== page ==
The Daily Tar Heel

Serving the students and the University community since 1893

Monday December 6th

Protesters, Police Shadow Oval Office Hopefuls

WINSTON-SALEM - A mostly quiet group of protesters gathered outside the entrance of Wake Forest University on Wednesday night to petition for causes as diverse as an excise tax on meat to overlooked third-party candidates.
About 200 people, some wearing pig costumes and others waving signs, stood in the cold night air under the brightly lit tower of Wake Forest's Wait Chapel, while presidential candidates George W. Bush and Al Gore faced off in this year's second presidential debate.
The designated protest site, surrounded by a chain-link fence and divided into areas for different protest groups, stood empty for most of the night. The majority of protesters favored the more visible entranceway and the greater chance for exposure it offered.
Two members of People for the Ethical Treatment of Animals, dressed in pig costumes, waved signs by a main campus entrance supporting a need for an excise tax on meat.
PETA spokesman Sean Gifford said the federal government routinely taxed products like tobacco and alcohol that posed health risks but neglected meat, which posed similar health risks.
Other protesters chose issues that affected them on a more personal level.
Shane Crews of Winston-Salem, wearing an Indian-style shirt with fringes and carrying a fan made with imitation eagle feathers, said he was protesting for universal health care and the environment.
Crews, who is part Comanche, said he works as an independent disc jockey and does not have any health insurance despite his severe asthma problem.
He said the presidential candidates should offer a health care plan for all Americans, not just those who qualify for welfare. "I'm an able-bodied worker who pays his fair share of taxes," Crews said. "Why should I not get affordable health care?"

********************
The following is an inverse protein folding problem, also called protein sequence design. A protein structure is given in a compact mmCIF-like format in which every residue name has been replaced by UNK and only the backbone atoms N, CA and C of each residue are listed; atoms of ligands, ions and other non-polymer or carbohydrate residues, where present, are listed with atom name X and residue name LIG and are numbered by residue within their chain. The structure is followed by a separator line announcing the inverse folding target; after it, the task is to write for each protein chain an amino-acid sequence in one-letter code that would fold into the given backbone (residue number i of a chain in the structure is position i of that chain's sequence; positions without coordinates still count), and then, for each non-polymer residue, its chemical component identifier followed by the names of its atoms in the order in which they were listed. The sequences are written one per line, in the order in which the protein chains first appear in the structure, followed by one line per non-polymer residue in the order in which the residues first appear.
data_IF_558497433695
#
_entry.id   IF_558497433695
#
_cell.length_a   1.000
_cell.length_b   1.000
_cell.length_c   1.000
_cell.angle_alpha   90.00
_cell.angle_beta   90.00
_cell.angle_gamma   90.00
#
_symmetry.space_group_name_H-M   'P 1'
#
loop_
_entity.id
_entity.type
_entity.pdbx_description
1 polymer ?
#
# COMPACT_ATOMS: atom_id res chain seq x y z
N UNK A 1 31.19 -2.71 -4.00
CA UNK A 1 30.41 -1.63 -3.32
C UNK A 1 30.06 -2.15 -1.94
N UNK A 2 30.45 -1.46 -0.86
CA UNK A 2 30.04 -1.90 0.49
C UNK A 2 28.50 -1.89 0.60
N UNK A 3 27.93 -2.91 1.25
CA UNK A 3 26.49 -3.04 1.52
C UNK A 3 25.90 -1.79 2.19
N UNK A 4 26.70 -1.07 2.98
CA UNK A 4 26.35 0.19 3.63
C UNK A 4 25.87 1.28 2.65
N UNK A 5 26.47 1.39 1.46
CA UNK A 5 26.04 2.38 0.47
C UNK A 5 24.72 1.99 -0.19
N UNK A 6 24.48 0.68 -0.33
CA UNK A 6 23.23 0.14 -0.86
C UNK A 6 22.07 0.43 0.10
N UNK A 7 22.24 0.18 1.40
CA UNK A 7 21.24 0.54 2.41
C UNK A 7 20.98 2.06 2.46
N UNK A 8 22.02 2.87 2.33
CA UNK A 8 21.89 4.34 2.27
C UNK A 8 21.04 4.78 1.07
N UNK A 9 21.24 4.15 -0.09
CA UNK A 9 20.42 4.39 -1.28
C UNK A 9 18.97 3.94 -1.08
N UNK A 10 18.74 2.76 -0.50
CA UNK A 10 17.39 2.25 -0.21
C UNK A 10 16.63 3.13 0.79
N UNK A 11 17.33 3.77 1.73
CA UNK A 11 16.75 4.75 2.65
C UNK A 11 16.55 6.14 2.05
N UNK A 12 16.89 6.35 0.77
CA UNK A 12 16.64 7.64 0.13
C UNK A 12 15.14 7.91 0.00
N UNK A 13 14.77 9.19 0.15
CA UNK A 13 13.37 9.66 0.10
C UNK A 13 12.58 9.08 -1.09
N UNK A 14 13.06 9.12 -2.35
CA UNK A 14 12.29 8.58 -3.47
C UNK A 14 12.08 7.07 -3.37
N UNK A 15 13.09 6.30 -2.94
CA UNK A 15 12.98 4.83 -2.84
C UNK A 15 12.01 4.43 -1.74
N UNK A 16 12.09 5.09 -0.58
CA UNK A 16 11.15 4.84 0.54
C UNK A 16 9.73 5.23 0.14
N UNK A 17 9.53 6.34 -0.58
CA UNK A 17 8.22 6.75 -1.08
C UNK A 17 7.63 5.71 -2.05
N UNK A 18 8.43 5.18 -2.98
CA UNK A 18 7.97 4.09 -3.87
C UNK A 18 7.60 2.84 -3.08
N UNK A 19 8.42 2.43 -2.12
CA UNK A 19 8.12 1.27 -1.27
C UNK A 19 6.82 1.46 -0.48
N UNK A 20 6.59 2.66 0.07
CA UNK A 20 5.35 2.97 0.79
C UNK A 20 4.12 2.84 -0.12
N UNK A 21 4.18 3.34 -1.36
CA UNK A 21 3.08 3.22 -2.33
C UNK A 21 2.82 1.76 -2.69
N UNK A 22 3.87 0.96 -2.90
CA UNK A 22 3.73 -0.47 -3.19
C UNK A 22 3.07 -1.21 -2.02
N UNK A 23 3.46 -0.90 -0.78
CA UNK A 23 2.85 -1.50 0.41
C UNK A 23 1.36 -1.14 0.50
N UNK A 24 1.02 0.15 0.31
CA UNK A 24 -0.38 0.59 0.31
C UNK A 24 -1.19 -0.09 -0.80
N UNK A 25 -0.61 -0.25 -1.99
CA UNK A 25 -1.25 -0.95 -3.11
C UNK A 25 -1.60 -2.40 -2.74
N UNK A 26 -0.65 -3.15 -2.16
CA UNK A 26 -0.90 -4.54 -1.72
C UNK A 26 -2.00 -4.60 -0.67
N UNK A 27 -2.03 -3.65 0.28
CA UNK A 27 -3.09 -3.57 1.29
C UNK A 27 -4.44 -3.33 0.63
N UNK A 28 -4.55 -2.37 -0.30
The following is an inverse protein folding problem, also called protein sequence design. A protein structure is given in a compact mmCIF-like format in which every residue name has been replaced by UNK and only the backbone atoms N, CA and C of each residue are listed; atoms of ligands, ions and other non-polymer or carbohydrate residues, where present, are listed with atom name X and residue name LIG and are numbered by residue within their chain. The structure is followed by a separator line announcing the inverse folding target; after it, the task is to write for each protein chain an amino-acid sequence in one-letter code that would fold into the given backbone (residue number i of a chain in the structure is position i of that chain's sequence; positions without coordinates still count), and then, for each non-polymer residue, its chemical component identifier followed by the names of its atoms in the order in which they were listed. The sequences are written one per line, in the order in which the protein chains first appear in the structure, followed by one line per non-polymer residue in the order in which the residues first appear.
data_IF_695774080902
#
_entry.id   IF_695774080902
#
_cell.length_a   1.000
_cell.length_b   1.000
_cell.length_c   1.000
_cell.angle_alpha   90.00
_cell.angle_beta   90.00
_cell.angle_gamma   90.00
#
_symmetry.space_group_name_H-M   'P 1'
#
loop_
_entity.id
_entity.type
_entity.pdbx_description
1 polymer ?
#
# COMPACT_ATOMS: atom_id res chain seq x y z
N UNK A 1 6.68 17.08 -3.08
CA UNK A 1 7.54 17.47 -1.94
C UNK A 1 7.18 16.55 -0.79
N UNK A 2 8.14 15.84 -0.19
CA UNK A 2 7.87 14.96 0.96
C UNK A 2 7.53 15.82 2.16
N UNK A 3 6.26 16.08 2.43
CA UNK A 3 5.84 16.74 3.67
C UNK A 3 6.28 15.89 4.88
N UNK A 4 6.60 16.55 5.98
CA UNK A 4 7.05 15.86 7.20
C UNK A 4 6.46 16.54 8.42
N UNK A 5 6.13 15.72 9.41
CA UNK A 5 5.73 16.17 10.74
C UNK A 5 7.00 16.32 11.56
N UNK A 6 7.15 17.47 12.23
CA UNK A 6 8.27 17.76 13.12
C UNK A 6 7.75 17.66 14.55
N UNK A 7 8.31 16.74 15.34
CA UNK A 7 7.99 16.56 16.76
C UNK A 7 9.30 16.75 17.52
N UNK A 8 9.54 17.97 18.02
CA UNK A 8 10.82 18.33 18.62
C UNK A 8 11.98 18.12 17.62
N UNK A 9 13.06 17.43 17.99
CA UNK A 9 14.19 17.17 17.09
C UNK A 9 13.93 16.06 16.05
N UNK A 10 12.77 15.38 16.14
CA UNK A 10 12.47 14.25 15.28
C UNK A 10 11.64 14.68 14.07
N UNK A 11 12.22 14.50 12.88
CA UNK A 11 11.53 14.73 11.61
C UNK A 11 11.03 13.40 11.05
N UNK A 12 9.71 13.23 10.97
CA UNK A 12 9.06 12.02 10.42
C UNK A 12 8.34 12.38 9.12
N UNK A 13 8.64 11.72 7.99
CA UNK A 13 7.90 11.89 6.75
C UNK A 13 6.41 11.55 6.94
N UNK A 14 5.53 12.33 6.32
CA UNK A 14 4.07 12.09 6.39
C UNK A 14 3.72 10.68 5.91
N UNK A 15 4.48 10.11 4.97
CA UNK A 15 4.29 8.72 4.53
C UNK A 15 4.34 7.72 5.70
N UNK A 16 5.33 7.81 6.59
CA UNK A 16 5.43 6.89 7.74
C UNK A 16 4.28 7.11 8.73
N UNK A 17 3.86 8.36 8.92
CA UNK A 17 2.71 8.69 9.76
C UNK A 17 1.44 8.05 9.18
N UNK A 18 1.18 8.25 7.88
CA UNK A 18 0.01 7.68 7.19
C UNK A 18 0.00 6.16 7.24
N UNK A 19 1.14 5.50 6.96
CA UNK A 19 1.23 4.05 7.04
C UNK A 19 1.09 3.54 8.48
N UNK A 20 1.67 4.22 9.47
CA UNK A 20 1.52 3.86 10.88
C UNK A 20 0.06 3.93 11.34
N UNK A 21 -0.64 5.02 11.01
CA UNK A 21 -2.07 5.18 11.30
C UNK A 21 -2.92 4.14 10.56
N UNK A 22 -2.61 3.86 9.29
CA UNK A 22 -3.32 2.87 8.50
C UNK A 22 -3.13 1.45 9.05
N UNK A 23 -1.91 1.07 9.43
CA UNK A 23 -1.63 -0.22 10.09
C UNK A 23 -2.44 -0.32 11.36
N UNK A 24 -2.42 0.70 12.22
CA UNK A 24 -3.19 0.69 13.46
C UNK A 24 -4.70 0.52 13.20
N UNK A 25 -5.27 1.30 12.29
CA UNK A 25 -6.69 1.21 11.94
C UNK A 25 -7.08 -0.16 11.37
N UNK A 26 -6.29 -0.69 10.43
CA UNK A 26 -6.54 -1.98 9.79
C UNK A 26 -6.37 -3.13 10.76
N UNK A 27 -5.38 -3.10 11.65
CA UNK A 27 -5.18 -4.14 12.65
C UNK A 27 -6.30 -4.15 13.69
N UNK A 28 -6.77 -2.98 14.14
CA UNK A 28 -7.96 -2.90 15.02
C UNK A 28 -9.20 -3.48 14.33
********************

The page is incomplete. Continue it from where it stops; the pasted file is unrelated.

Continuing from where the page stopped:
But other protesters focused on third-party candidates excluded from tonight's debate, such as Libertarian Party candidate Harry Browne, Reform Party candidate Pat Buchanan and Green Party candidate Ralph Nader.
Some members of the Libertarian Party, chanting "Vote Browne, Not Green," said they attended the debate to bring attention to issues like income taxes and political persuasion.
Libertarian supporter Tom Howe, husband of the N.C. Libertarian gubernatorial candidate Barbara Howe, said the Presidential Debate Commission should include all feasible presidential candidates, including Browne.
Howe, carrying a sign emblazoned with a penguin resembling the Statue of Liberty, said it captured the party's political ideology. "The penguin is a cool animal," he said. "It's not stubborn like a jackass, and it won't trample our rights."
John Guglielnetti of Gastonia said he was protesting Buchanan's exclusion from the debate. "They won't let Pat in, so I'm here to wave the flag," he said.
Guglielnetti, waving a sign protesting financial involvement - not a flag - said the presidential debates were the most important events of the race.
"Big cash rules," he said. "The (PDC) won't allow anyone to challenge that."
Wake Forest senior Sarah Rackley of Charleston, S.C., was wearing a pro-Nader shirt. Rackley said she supports Nader due to his stance on issues like women's rights and the environment.
"I don't see a lot of difference between the two main candidates," Rackley said. But not all people gathered to petition for issues or candidates.
About eight Hare Krishna devotees attended the debate to lend it an air of spirituality, said Madan Mohan Mohini, a Hare Krishna devotee. "We're here chanting the holy names of God to bring auspiciousness and holiness to tonight's event."

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